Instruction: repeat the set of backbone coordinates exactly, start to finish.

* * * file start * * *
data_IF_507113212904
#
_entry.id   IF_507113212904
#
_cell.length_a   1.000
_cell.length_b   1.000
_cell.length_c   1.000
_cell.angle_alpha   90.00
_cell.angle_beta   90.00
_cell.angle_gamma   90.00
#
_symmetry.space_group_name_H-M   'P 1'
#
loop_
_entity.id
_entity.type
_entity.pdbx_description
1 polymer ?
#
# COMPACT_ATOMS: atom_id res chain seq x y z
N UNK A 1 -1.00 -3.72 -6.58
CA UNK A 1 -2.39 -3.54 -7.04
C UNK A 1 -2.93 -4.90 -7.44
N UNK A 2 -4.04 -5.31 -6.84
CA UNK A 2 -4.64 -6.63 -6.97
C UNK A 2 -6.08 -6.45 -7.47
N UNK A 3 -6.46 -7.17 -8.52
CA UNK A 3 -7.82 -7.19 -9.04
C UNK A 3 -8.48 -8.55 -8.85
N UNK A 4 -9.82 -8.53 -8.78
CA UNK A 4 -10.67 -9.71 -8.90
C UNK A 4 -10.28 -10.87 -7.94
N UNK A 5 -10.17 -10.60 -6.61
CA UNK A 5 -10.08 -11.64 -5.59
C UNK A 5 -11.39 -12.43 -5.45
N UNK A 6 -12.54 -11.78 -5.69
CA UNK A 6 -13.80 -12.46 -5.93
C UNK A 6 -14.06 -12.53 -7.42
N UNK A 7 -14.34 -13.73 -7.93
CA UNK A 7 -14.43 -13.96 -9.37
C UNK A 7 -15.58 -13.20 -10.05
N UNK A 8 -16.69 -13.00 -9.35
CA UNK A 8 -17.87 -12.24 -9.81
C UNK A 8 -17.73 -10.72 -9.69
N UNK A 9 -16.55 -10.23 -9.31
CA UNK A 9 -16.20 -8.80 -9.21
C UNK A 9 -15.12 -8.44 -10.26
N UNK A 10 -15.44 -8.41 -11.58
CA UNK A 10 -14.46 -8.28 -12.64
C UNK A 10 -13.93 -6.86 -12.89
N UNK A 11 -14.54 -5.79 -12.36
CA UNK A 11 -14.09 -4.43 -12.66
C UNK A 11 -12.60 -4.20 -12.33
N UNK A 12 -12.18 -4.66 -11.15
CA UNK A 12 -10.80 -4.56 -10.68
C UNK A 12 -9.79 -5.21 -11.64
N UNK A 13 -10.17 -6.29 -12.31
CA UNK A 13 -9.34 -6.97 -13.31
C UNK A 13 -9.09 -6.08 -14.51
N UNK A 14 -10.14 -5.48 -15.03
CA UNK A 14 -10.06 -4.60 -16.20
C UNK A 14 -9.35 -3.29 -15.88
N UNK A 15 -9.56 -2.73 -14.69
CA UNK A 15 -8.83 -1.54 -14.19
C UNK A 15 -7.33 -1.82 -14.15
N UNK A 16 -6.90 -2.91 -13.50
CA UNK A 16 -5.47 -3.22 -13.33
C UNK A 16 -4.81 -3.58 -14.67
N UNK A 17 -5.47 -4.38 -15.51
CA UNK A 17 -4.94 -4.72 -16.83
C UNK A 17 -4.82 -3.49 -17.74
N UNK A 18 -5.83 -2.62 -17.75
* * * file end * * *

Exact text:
data_IF_507113212904
#
_entry.id   IF_507113212904
#
_cell.length_a   1.000
_cell.length_b   1.000
_cell.length_c   1.000
_cell.angle_alpha   90.00
_cell.angle_beta   90.00
_cell.angle_gamma   90.00
#
_symmetry.space_group_name_H-M   'P 1'
#
loop_
_entity.id
_entity.type
_entity.pdbx_description
1 polymer ?
#
# COMPACT_ATOMS: atom_id res chain seq x y z
N UNK A 1 -1.00 -3.72 -6.58
CA UNK A 1 -2.39 -3.54 -7.04
C UNK A 1 -2.93 -4.90 -7.44
N UNK A 2 -4.04 -5.31 -6.84
CA UNK A 2 -4.64 -6.63 -6.97
C UNK A 2 -6.08 -6.45 -7.47
N UNK A 3 -6.46 -7.17 -8.52
CA UNK A 3 -7.82 -7.19 -9.04
C UNK A 3 -8.48 -8.55 -8.85
N UNK A 4 -9.82 -8.53 -8.78
CA UNK A 4 -10.67 -9.71 -8.90
C UNK A 4 -10.28 -10.87 -7.94
N UNK A 5 -10.17 -10.60 -6.61
CA UNK A 5 -10.08 -11.64 -5.59
C UNK A 5 -11.39 -12.43 -5.45
N UNK A 6 -12.54 -11.78 -5.69
CA UNK A 6 -13.80 -12.46 -5.93
C UNK A 6 -14.06 -12.53 -7.42
N UNK A 7 -14.34 -13.73 -7.93
CA UNK A 7 -14.43 -13.96 -9.37
C UNK A 7 -15.58 -13.20 -10.05
N UNK A 8 -16.69 -13.00 -9.35
CA UNK A 8 -17.87 -12.24 -9.81
C UNK A 8 -17.73 -10.72 -9.69
N UNK A 9 -16.55 -10.23 -9.31
CA UNK A 9 -16.20 -8.80 -9.21
C UNK A 9 -15.12 -8.44 -10.26
N UNK A 10 -15.44 -8.41 -11.58
CA UNK A 10 -14.46 -8.28 -12.64
C UNK A 10 -13.93 -6.86 -12.89
N UNK A 11 -14.54 -5.79 -12.36
CA UNK A 11 -14.09 -4.43 -12.66
C UNK A 11 -12.60 -4.20 -12.33
N UNK A 12 -12.18 -4.66 -11.15
CA UNK A 12 -10.80 -4.56 -10.68
C UNK A 12 -9.79 -5.21 -11.64
N UNK A 13 -10.17 -6.29 -12.31
CA UNK A 13 -9.34 -6.97 -13.31
C UNK A 13 -9.09 -6.08 -14.51
N UNK A 14 -10.14 -5.48 -15.03
CA UNK A 14 -10.06 -4.60 -16.20
C UNK A 14 -9.35 -3.29 -15.88
N UNK A 15 -9.56 -2.73 -14.69
CA UNK A 15 -8.83 -1.54 -14.19
C UNK A 15 -7.33 -1.82 -14.15
N UNK A 16 -6.90 -2.91 -13.50
CA UNK A 16 -5.47 -3.22 -13.33
C UNK A 16 -4.81 -3.58 -14.67
N UNK A 17 -5.47 -4.38 -15.51
CA UNK A 17 -4.94 -4.72 -16.83
C UNK A 17 -4.82 -3.49 -17.74
N UNK A 18 -5.83 -2.62 -17.75